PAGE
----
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5 US Wars Rarely Found in History Books

May 11, 2020 in History

By Jessica Pearce Rotondi

History is full of forgotten conflicts that are commonly overlooked in U.S. history.

You’ve heard of the Vietnam War, but what about the “secret war” in Laos? Over 16 million members of the Greatest Generation fought in : The Philippine-American War, 1899-1902, writes that the Philippine-American War “was our last war of manifest destiny and western expansion and our first imperial land war in Asia. It was the United States testing out what role it would have on the world stage and bringing with it all the complicated racial and cultural attitudes that shaped American society at home.”

2. The Korean War: ‘The Forgotten War’

As U.S. infantrymen pass a line of fleeing refugees during the Korean War, circa 1950.

The Korean War (1950-1953) was the first military action of the Cold War, though it’s often overshadowed by the victory of the Allies in World War II, earning it the nickname “the Forgotten War.” It began when soldiers from the communist North Korean People’s Army crossed the 38 parallel into the pro-Western Republic of Korea (today’s South Korea). American troops were sent to support the South and by the time a ceasefire was proclaimed in 1953, over five million soldiers and civilians had died. To this day, a formal peace treaty has not been signed.

Sheila Miyoshi Jager, professor of East Asian Studies at Oberlin and author of Brothers at War: The Unending Conflict in Korea, writes, “Most histories of the Korean War stop with the armistice; the fact that no peace treaty was ever signed is presented in most history books as an unusual fact and that is all. However, the absence of a final conclusion to the Korean War has kept it alive as a major influence on Asian affairs.”

3. The ‘Secret War’ in Laos

Bomb craters dating to the Vietnam War are seen in Xiang Khwang province of Laos, photographed in 1991.

Laos is the most heavily-bombed country per capita in the world. The U.S. bombing of Laos (1964-1973) was part of a clandestine attempt by the CIA to wrest power from the Pathet Lao, a communist group allied with North Vietnam and the Soviet Union during the Vietnam War. Laos was critical to Dwight D. Eisenhower’s Domino Theory of keeping communism at bay, and presidents John F. Kennedy, Lyndon B. Johnson and Richard Nixon all escalated the …read more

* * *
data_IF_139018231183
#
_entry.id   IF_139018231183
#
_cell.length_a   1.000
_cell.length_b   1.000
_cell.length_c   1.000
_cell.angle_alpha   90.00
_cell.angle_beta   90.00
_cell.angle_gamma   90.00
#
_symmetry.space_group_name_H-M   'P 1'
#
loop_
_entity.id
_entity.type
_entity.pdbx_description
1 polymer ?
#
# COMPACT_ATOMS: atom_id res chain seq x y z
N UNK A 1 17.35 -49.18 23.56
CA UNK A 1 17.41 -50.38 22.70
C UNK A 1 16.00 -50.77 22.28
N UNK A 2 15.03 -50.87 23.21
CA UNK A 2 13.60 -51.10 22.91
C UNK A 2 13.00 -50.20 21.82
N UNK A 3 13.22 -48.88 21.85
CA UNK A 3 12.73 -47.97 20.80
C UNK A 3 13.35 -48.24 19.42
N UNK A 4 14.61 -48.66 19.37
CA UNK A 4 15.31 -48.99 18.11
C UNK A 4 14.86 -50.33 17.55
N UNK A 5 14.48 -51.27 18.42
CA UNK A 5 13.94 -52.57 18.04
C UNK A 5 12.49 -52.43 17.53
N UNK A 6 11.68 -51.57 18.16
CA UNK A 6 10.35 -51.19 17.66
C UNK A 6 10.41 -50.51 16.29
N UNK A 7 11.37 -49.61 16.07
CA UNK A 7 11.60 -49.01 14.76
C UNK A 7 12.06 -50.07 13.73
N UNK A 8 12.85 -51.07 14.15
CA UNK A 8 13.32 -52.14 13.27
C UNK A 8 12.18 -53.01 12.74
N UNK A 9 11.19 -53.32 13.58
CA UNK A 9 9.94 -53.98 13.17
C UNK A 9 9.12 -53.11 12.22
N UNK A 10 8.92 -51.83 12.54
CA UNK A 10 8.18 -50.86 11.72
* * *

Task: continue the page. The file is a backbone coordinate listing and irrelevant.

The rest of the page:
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Teddy Roosevelt’s trip to San Francisco is captured on film

May 11, 2020 in History

By Editors

On May 12, 1903, President Theodore Roosevelt’s trip to San Francisco is captured on moving-picture film, making him the first president to have an official activity recorded in that medium.

READ MORE: 7 Little-Known Legacies of Teddy Roosevelt

A cameraman named H.J. Miles filmed the president while riding in a parade in his honor. The resulting short move was titled The President’s Carriage and was later played on “nickelodeons” in arcades across America. The film showed Roosevelt riding in a carriage and escorted by the Ninth U.S. Cavalry Regiment, which was unusual for the time, according to the Library of Congress and contemporary newspapers, because it was an all-black company.

Roosevelt was the first president to take advantage of the impact motion pictures could have on the presidency. The photogenic president encouraged filmmakers to document his official duties and post-presidential personal activities until his death in 1919. He purposely played directly to the camera with huge gestures and thundering speeches. The Library of Congress holds much of the original film footage, including that of his second inaugural ceremony in 1905, a visit to Panama in 1906 and an African safari in 1909. Roosevelt appeared on camera with many notable people of his time, including European kings and queens, as well as Hopi Indians and Masai warriors in Africa. In 1912, Roosevelt’s unsuccessful campaign for president on the Progressive ticket was also captured on film. Later that year, Roosevelt again made two presidential “firsts.” On October 11, 1910, he became the first (former) president to not only fly in an airplane but also to be filmed while flying in an airplane.

Even Roosevelt’s funeral in Oyster Bay, New York, in 1919 was memorialized on camera. The filmmaker documented the procession and memorial service, and included shots of Roosevelt’s successor, William Howard Taft.

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